jailing the suspect until he or she revealed it. For one thing, the
suspects wouldn't even need to know that their data was under scrutiny.

Building backdoors into computing devices goes without saying. Consider
the stock-quote application for my smartphone, shown in figure 1. I can
neither disable nor delete this app, and it has permission to access
everything the phone can do.

No, I don't trust my smartphone with any secrets.

You could also hire a bunch of good programmers, pay them to get deeply
involved in open source projects, and have them sneak vulnerabilities
into the source code. Here is how the result could look:

In September 2006, somebody pointed out that Valgrind complained about a
particular code line and managed to get it removed from the Debian
version of OpenSSL. Only two years later did somebody realize that this
reduces the initial randomness available to the cryptographic functions
to almost nothing: a paltry 32,000 different states.^1

As spymaster, I would have handed out a bonus: weakening cryptographic
key selection makes brute-force attacks so much more economical.

Open source projects are built on trust, and these days they are barely
conscious of national borders and largely unaffected by any real-world
politics, be it trade wars or merely cultural differences. But that
doesn't mean that real-world politics are not acutely aware of open
source projects and the potential advantage they can give in the secret
world of spycraft.

To an intelligence agency, a well-thought-out weakness can easily be
worth a cover identity and five years of salary to a top-notch
programmer. Anybody who puts in five good years on an open source
project can get away with inserting a patch that "on further inspection
might not be optimal."

      Politics, Not Encryption, Is the Answer

As long as politics trumps encryption, fighting the battle for privacy
with encryption is a losing proposition. In the past quarter century,
international trade agreements have been the big thing: free movement of
goods across borders and oceans, to the mutual benefit of all parties.

I guess we all assumed that information and privacy rights would receive
the same mutual respect as property rights did in these agreements, but
we were wrong.

We can all either draw our cloud services back home or deal only with
companies subject to the same jurisdiction as us---insist on "Danish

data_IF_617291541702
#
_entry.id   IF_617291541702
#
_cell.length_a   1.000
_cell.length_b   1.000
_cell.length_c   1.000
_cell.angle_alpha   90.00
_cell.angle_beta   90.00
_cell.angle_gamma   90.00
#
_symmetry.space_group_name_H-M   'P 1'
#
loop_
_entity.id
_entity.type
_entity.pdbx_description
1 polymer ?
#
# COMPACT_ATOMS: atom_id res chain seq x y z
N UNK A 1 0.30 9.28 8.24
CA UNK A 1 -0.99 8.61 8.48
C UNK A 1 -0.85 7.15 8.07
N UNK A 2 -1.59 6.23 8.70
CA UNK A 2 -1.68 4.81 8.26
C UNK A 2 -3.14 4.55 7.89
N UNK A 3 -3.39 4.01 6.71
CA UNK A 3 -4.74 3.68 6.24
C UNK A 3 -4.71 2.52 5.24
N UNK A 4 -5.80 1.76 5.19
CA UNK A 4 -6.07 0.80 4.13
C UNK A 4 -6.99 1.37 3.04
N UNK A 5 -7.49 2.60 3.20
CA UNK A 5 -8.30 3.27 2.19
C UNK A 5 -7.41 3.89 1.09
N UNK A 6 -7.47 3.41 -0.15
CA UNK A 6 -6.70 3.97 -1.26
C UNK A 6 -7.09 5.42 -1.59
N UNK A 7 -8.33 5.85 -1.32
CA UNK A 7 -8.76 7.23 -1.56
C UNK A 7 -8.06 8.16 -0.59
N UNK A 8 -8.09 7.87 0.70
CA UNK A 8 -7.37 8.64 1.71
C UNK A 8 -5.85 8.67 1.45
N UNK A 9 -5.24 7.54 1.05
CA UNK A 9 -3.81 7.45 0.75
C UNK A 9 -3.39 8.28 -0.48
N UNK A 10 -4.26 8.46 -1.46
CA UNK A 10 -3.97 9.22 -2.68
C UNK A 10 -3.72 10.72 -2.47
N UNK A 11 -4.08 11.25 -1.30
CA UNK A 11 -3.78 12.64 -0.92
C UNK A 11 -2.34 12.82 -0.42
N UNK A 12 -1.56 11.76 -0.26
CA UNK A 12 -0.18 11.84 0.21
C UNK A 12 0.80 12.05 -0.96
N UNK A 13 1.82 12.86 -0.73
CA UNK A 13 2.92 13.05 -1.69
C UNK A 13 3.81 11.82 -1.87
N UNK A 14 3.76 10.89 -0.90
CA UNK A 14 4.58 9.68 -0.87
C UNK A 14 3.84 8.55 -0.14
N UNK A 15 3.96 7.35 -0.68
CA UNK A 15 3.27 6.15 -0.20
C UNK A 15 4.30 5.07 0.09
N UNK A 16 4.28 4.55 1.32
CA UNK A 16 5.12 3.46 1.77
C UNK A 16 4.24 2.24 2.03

data on Danish soil," and so on. This already seems to be a reflex
reaction in many governments-there are even rumors about an uptick in
sales of good old- fashioned typewriters. That will solve the problem,
but it will also roll back many of the advantages and economic benefits
of the Internet.

Another option is to give privacy rights the same protection as property
rights in trade agreements, up to and including economic retaliation if
a nation-state breaks its end of the bargain and spies on citizens of
its partner countries. This is not a great solution (it would be hard to
detect and enforce), but it could sort of work.

The only surefire way to gain back our privacy is also the least likely:
the citizens of all nation- states must empower politicians who will
defund and dismantle the espionage machinery and instead rely on
international cooperation to expose and prevent terrorist activity.

It is important to recognize that there will be no one-size-fits-all
solution. Different nation- states have vastly different attitudes to
privacy: in Denmark, tax forms are secret; in Norway they are public;
and it would be hard to find two nation-states separated by less time
and space than Denmark and Norway.

There will also always be a role for encryption, for human-rights
activists, diplomats, spies, and other "professionals." But for Mr. and
Mrs. Smith, the solution can only come from politics that respect a
basic human right to privacy---an encryption arms race will not work.


1. Schneier, B. 2008. Random number bug in Debian Linux. Schneier on
Security blog;

LOVE IT, HATE IT? LET US KNOW feedback@xxxxxxxxxxxxx

*Poul-Henning Kamp*(phk@xxxxxxxxxxx <mailto:phk@xxxxxxxxxxx>) is one of
the primary developers of the FreeBSD operating system, which he has
worked on from the very beginning. He is widely unknown for his
MD5-based password scrambler, which protects the passwords on Cisco
routers, Juniper routers, and Linux and BSD systems. Some people have
noticed that he wrote a memory allocator, a device file system, and a
disk- encryption method that is actually usable. Kamp lives in Denmark
with his wife, his son, his daughter, about a dozen FreeBSD computers,
and one of the world's most precise NTP (Network Time Protocol) clocks.
He makes a living as an independent contractor doing all sorts of stuff
with computers and networks.